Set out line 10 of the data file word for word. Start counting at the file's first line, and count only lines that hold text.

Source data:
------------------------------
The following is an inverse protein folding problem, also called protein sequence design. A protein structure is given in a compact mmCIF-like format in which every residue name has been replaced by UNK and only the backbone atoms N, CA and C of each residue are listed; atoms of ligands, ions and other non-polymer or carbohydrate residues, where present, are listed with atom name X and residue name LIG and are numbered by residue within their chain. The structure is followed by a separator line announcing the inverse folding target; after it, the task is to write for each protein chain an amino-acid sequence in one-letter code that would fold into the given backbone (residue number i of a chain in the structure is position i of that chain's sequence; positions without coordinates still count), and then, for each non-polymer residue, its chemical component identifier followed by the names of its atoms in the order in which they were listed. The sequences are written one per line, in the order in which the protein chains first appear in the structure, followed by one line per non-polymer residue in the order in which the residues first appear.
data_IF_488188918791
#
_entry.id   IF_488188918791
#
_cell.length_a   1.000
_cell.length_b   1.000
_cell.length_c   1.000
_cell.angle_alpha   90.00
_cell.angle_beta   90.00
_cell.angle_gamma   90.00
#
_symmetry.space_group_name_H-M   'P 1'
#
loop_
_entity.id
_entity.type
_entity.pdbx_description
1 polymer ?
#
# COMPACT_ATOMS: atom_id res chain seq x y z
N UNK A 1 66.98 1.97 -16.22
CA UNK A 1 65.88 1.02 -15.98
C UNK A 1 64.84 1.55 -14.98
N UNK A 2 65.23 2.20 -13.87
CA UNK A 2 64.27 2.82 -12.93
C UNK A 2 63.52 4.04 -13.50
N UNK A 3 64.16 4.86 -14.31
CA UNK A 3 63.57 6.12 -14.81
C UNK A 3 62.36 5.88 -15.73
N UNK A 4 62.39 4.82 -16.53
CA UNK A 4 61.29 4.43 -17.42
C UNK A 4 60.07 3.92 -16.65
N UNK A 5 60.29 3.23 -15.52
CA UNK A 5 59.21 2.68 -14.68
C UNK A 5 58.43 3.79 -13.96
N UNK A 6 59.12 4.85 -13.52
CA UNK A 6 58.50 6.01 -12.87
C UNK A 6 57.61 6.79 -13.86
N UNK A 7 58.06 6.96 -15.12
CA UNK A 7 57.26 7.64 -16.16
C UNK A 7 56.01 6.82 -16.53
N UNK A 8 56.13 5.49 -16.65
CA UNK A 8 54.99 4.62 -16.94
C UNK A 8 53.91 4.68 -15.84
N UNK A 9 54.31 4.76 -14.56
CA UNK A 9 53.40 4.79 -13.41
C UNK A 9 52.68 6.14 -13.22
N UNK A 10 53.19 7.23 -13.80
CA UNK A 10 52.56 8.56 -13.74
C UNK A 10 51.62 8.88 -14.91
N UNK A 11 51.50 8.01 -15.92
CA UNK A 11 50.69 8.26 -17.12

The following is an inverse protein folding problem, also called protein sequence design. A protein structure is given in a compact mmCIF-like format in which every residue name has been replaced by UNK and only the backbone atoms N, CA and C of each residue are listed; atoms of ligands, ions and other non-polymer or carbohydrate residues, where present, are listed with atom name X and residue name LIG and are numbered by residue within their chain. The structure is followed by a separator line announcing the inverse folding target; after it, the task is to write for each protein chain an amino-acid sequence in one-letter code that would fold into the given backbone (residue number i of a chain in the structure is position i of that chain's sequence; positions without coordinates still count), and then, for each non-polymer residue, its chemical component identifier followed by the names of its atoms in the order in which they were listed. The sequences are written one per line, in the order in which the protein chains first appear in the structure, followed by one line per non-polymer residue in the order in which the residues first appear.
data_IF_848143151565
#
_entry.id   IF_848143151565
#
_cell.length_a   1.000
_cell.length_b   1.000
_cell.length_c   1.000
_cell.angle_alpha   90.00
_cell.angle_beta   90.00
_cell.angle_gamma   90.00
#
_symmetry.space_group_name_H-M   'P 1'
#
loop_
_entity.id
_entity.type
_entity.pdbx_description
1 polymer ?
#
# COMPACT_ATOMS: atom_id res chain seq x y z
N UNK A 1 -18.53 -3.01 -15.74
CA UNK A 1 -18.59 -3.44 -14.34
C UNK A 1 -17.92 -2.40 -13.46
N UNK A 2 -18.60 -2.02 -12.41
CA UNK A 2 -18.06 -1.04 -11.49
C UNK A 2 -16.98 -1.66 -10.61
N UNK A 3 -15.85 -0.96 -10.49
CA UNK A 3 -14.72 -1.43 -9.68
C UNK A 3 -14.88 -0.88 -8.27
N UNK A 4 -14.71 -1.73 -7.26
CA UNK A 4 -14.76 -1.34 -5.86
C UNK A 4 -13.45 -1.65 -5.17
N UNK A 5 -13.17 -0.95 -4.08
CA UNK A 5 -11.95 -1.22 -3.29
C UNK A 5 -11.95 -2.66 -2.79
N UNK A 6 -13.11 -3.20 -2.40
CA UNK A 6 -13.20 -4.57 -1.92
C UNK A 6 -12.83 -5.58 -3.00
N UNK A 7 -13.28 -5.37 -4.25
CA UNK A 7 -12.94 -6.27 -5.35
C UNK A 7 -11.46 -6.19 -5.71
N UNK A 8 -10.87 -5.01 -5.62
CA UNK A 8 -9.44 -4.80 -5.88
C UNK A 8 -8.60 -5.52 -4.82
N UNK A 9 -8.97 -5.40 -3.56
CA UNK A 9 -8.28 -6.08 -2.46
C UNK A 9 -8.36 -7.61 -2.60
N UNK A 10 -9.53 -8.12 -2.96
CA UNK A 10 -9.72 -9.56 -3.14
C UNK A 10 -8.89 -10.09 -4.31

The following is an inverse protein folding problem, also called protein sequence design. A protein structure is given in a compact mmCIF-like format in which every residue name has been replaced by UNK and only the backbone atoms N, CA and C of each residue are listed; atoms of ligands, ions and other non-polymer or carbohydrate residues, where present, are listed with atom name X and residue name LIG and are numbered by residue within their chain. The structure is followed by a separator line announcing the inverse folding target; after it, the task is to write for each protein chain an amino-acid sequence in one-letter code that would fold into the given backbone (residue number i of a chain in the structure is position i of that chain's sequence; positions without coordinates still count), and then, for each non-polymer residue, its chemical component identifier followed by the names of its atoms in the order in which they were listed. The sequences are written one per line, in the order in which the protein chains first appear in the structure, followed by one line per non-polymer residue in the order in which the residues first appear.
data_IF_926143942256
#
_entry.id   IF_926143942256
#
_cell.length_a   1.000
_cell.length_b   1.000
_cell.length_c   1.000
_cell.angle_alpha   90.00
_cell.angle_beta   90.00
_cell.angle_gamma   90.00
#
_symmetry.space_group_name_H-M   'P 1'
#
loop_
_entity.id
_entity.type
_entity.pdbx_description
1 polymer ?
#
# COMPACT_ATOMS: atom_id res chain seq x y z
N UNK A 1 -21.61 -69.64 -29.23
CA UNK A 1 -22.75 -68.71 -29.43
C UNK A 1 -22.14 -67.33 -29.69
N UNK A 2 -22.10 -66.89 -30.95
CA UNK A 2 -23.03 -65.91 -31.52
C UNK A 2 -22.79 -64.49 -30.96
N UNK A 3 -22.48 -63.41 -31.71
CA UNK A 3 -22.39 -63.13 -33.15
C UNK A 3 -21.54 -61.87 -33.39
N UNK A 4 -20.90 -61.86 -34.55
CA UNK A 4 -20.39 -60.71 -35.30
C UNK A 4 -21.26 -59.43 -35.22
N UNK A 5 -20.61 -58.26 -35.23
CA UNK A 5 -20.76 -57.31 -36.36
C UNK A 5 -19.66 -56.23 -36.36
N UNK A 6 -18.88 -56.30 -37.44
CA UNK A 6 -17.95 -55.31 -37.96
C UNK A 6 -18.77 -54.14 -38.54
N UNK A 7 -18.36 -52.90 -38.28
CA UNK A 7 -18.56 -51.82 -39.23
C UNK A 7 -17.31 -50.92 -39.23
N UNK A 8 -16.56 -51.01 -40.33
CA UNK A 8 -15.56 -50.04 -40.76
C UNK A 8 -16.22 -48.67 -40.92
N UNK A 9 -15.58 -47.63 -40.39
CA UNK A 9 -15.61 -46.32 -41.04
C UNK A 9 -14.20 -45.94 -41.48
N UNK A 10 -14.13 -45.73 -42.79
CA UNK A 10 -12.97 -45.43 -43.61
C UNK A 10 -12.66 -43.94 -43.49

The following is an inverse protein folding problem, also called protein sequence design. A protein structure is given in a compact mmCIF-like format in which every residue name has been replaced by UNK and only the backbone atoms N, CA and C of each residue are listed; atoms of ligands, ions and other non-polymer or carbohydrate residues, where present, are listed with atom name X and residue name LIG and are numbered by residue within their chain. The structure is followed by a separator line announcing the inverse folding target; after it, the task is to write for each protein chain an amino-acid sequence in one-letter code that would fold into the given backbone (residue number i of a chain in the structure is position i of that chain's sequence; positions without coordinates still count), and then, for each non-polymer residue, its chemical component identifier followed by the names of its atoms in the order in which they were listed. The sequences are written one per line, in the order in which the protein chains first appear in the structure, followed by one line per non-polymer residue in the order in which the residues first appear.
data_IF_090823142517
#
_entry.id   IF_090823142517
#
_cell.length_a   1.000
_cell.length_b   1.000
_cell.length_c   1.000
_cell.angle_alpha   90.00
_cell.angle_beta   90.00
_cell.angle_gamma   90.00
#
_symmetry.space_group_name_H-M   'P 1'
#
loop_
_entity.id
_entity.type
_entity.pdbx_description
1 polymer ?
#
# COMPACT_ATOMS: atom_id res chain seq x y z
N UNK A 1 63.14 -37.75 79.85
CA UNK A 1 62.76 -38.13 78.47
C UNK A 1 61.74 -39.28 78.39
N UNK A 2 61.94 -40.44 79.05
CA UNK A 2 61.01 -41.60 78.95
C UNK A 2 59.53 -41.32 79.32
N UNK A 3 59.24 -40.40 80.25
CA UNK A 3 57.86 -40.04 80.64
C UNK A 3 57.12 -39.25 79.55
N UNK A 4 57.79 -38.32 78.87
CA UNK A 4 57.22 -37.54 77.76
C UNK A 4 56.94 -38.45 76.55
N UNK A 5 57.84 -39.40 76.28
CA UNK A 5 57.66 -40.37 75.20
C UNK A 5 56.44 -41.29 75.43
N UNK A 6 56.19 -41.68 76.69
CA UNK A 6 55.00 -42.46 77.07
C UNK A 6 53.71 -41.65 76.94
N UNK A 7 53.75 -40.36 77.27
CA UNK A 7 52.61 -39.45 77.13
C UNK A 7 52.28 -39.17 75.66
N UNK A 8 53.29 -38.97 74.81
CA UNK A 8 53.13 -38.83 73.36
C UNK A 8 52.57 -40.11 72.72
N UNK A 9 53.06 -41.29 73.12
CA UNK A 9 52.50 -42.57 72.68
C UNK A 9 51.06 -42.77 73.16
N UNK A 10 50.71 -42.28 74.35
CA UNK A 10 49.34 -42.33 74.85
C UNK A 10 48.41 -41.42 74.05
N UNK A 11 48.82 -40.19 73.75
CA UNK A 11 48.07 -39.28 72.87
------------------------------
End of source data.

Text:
_cell.angle_beta   90.00